As I’ve firmly established on my blog by writing about it more than once, Thanksgiving is my favorite holiday. Here’s why:
- Making the meal. It’s not only about the process itself, but about the traditional things I make just on Thanksgiving and the way they connect me to people who are gone or just not with us right now. I make a cranberry jello my father-in-law loved and I try to make stuffing as good as my mother-in-law’s was. (I’m not successful very often at that. I’m afraid of it being too soggy so it ends up too dry almost every time.) The dinner rolls I make are from a recipe that my mom taught me when I was 12 or 13; even though I learned how to make them from my mom, they make me feel connected to my grandma Florence.
Apple pie is the dish that connects me to my mom the strongest. I make it almost exactly like she did, except I use butter instead of Crisco in the crust (I’m not sure she ever got over that) and I add brown sugar and more spices to the filling. OK, maybe it’s different, but still: it connects me to her. While I am cooking the ghosts gather, saying hello, giving advice. And not just ghosts, but memories: my kids’ baby Thanksgivings, the years one child or another decided to help me, Haley making the rolls with me for many years. Nathan’s first Thanksgiving when he was only 6 days old and Jake had an ear infection and Haley was just be-bopping around in her purple spinny velour dress and gold curls—that year I didn’t bake anything, just showed up and let everyone else take care of me. The first time I made apple pie and I was so anxious it wouldn’t turn out. Memories and ghosts, sugar and flour and nutmeg and berries.
- No gifts are involved. Even though there have been gifts some years, like the year my mom surprised us all with aprons she’d made, or the year Becky gave us appliqued tea towels. But usually, the stress of all other holidays—finding the perfect birthday gift, stuffing the Easter baskets, figuring out that one magical Christmas surprise—is gone. It’s just family and food.
- We had a few rough years when we were first married, negotiating when we’d go with each side, but usually it all worked out OK. It was a different feeling but I loved eating with Kendell’s side of the family as much as my own. Babies came, people got married, sometimes there were extra friends. Many years felt crowded with so many people, and it was loud and hot and happy.
But this year—this year. My mom is literally a ghost. Haley is in Colorado; she’s traveling to Utah in December but didn’t feel like she could swing two trips that close, and plus, it’s hard to get holidays off when you work in the medical field. Nathan is in Monterey. Becky’s at a soccer tournament with Ben, Suzette is eating with her husband’s family, Cindy is swamped with school and so her daughters are cooking for her. This year, it’s just me and Kendell, Jake and Kaleb.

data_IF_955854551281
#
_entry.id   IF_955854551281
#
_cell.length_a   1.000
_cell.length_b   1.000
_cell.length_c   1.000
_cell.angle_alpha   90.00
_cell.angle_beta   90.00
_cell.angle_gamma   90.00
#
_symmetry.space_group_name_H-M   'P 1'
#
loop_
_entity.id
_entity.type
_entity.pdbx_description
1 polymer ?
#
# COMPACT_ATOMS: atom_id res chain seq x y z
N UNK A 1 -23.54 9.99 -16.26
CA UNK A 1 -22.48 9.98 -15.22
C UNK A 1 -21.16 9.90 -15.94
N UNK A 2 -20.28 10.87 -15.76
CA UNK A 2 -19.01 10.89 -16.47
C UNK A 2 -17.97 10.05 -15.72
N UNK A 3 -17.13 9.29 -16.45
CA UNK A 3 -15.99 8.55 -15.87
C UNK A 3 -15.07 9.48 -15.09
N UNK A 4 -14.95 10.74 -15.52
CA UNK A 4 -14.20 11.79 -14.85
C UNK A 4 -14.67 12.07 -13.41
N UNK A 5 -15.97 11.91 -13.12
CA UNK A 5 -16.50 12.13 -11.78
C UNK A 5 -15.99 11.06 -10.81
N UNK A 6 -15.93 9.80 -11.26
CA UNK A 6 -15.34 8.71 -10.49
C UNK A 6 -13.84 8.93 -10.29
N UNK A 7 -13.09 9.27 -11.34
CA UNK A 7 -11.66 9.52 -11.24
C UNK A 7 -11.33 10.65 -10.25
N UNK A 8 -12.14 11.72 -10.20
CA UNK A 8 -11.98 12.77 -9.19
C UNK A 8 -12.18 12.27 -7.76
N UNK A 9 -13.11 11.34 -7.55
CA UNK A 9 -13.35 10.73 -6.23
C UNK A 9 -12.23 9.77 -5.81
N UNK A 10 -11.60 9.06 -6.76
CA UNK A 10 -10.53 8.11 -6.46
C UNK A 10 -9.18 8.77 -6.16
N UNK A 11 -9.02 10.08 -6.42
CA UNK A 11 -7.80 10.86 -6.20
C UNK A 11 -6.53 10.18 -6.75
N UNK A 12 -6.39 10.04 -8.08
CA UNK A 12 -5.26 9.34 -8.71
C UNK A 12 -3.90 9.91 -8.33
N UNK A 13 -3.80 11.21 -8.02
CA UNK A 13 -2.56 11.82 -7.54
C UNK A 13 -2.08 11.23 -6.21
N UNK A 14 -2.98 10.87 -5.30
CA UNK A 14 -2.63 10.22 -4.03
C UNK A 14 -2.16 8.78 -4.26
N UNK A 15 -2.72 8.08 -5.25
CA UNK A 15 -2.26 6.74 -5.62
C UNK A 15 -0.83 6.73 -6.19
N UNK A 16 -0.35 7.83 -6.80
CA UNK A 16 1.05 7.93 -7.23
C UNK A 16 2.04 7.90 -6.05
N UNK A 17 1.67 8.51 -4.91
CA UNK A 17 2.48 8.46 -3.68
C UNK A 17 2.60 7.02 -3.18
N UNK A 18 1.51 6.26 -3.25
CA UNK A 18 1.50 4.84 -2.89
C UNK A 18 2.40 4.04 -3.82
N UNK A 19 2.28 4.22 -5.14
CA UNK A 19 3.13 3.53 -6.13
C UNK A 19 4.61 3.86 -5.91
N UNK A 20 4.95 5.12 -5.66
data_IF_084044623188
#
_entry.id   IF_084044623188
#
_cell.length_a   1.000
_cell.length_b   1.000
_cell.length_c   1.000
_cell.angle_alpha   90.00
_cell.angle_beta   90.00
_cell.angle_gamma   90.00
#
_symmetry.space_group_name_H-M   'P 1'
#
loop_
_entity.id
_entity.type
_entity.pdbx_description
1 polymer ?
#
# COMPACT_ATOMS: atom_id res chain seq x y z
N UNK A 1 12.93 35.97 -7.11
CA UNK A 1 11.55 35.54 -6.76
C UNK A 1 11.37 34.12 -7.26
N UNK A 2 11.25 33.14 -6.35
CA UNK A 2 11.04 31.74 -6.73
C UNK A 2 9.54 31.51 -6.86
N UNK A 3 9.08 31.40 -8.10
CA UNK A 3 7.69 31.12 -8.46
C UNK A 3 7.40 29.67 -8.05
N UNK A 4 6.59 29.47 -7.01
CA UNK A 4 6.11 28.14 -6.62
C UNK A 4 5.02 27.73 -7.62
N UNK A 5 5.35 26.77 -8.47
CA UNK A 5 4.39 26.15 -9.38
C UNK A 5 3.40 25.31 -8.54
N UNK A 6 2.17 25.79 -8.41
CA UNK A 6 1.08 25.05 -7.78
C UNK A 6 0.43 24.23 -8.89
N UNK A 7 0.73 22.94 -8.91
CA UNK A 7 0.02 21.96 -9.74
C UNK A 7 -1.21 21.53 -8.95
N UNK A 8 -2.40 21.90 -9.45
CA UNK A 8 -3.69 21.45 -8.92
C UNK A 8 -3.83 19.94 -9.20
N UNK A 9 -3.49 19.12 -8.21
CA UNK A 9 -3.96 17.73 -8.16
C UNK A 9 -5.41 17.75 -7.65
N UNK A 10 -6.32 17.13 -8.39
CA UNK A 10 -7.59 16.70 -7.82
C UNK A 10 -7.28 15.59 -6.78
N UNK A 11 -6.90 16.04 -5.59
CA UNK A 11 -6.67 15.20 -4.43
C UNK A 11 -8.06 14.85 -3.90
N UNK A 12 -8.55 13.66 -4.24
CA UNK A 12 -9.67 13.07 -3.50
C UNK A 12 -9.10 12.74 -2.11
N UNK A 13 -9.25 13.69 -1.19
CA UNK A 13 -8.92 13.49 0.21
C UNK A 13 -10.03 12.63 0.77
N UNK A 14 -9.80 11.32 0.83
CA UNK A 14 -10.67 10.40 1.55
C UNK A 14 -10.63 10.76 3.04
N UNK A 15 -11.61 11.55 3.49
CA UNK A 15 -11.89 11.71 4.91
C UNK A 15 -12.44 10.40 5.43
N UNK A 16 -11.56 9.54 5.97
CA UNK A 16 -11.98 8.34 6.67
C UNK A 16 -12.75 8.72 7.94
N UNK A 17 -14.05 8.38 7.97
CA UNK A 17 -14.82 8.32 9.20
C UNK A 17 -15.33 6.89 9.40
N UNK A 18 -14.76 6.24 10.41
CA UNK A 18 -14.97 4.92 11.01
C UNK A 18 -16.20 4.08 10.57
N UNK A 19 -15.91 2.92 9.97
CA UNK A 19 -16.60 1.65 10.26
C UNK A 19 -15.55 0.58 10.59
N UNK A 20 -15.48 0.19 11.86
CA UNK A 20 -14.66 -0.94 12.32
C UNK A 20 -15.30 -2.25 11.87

I would’ve still cooked.
Except one day last week, Kendell found me crying in the kitchen. It was just a random Tuesday morning and I’d made a pumpkin protein shake and I started crying. Because everything is over, really. No big family meals anymore, but everyone else off with their adult kids and grandkids. I can’t go to my mom’s house anymore, or my mother-in-laws. I can’t bake pumpkin bread just because my father-in-law liked it. I can’t sit at the kitchen table in the kitchen I grew up in, with two extra leaves and still not bit enough for everyone, with my dad telling off-color jokes.
Four is such a small number when it comes to Thanksgiving.
So he saw me crying and he suggested that we just go to a restaurant this year.
Maybe next year it will somehow be different. Or maybe I will just be able to deal with everything without crying into my pumpkin protein. Who knows.
This year, it’s Thanksgiving eve and I’m not cooking. No yeasty smells are wafting in my kitchen. I’m sad about not cooking, but at the same time it is a relief. Because I know if I was cooking tonight, I would be grieving again. (I’m crying now, just writing this.) I would feel engulfed in conflict, telling myself to be grateful that I still get to spend Thanksgiving with Jake and Kaleb but also still feeling it, too, the gap of those who are gone.
And it’s not because of the effort—if just one kid said “Mom, I really want you to cook” then I would’ve cooked. But they don’t really care. Jake even said “Mom, it’s not only about what we eat. Mostly it is about spending time together.” And he is right, even if I am missing all the other people I’m not spending time with.
I will still bake pies. Probably I will make some homemade bread, too.
But this year, I am letting it go. I don’t want to pretend that everything is normal. It is different, so I am going to let it be different.
I’m not forgetting the traditions, the singing occasionally interrupted by a little dancing in the kitchen while I cook, the welcoming of ghosts.
I’m just taking a deep breath and remembering, yes, but also just being present with what is.
Maybe I will always miss those big Thanksgivings. Maybe I will eventually host my own. Maybe something I can’t even imagine will happen. For 2019, I am hurting, I am sad, I am missing people, but I am also grateful for the people I do have.
I will be OK.